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Two Attending physicians, student loan debt of 660K, Buy 1st home now or delay?

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  • Two Attending physicians, student loan debt of 660K, Buy 1st home now or delay?

    I need some impartial advice guys. My fiance and I are about to finish training and move to Atlanta where the rent for a decent and safe 2bd/2br apartment is about $2300-2800 a month (yeah..that's alot, but keep in mind the apartment is very convenient to work, virtually eliminates Atlanta traffic issues and is in a very safe area).
    He'll be renting this upcoming year while I finish fellowship training for one more year in another city.

    Our issue is when to buy our first house. I would like to buy something next year (2020) so we can move into it as soon as I finish my fellowship. To get a decent starter home in the area we want will cost 400-700K. We have about 660K in student loans with interest rates under 7% that we're planning to pay off within the next 3-5 years. He'll have a practice buy-in of 250K broken into 3 payments each year starting in 2021. I'll also have a practice buy-in of 200K starting in 2022 with 50K due initially then the other 150K to be taken out of my pay interest free over the next 3 years. He believes that we should rent for 2-3 years while we save for a 20% down payment. I want to use a physician loan to purchase a home with 0% down (I used one before to buy my house during residency and had no issues when buying or selling my home). My reasoning is that we'd spend over 25K a year each of those years on rent and our monthly mortgage/interest/taxes/insurance in our area would likely be 2.7-4.8K a month. We'll already be paying 3.5K a month in combined rent this upcoming year while he's making 250-300K as an attending and I'm making about 75K as a moonlighting fellow. We will gross over 700K once I start working in 2020 and would be paying $2500 in rent at that time. We're in our early 30s..very early. We plan to get married in the next year. No kids yet but plan to start a family in 3-5 yrs.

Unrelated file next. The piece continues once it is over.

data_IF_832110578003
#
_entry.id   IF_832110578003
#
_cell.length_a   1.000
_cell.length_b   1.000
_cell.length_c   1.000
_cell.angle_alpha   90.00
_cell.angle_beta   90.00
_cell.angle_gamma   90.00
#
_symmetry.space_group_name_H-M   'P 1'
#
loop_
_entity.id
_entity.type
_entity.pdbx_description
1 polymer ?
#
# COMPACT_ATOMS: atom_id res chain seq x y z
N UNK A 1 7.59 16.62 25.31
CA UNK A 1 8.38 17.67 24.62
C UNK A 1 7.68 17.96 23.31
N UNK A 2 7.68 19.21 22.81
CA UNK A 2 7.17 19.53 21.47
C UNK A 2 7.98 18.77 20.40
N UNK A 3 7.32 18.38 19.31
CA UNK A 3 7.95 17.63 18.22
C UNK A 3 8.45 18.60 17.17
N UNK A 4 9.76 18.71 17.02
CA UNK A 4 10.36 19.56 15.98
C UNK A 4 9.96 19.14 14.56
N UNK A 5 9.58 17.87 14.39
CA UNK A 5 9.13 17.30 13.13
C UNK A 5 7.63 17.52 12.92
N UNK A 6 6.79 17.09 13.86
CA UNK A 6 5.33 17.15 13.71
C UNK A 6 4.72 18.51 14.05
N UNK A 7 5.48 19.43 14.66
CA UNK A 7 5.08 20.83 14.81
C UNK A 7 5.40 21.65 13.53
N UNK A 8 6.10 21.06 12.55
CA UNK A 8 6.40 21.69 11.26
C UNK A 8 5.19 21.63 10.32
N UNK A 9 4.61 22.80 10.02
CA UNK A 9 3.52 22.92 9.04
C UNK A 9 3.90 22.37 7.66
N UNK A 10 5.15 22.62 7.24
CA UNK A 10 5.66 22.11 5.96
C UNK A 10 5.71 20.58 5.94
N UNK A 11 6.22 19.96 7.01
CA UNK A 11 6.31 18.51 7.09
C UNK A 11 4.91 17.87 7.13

TLDR: We owe 660K in loans that we'd like to pay off in 3-5 years, will make 700K+, have upcoming practice buy-ins of 500K in 2-3 years that we'll pay off over 3 years. I want to buy a 400-600K house (2.7-4.8K monthly with no down payment), he wants to rent at 2.5-2.8K monthly for 2-3 years, and save for down payment, then buy. What makes more financial sense? Thanks!

    Bonus question: how much or what percentage of our student loan debt is reasonable to have paid off before making a home purchase? 50%? More? Less?

    Edit: I'm thinking of decreasing house range to something more reasonable 400-600k Max limit.

  • #2
    I would rent and clean up your debt before buying anyything. Most docs don’t stay in their first attending job even if they are intending to and you both will have a lot of unforeseen events in your near future (marriage, kids, new jobs) that will prob make you want to move in 3-4 yrs.

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    • #3


      My fiance and I are about to finish training and move to Atlanta where the rent for a decent and safe 2bd/2br apartment is about $2300-2800 a month (yeah..that’s alot, but keep in mind the apartment is very convenient to work, virtually eliminates Atlanta traffic issues and is in a very safe area).
      Click to expand...


      gonna stop right there: no.

      i see fiance.

      i see new job.

      i see new city.

       

      also its not that much. youve never lived in CA clearly.

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      • #4
        You're falling into the classic "rent is throwing money away" trap. This should get said in every rent vs. buy thread: rent is the maximum you'll spend on housing, a mortgage is the absolute minimum. You've become numb to the debt. I'd focus on getting your debts under control before I'd even start saving money for a house, especially if your student loans are at nearly 7% (you really need to refinance).

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        • #5
          I think you probably already knew what the forum's going to answer, especially if you're a regular reader/lurker.

           

          Why would you prefer to pay a higher monthly amount (4.8K) in mortgage/interest/taxes, and be locked in a location, having to deal with the hassles of owning a house, rather than pay a smaller amount (2.5K) in rent? You will have no equity with a 0% down loan and be "throwing money away" on interest and taxes (though some of it might be deductible)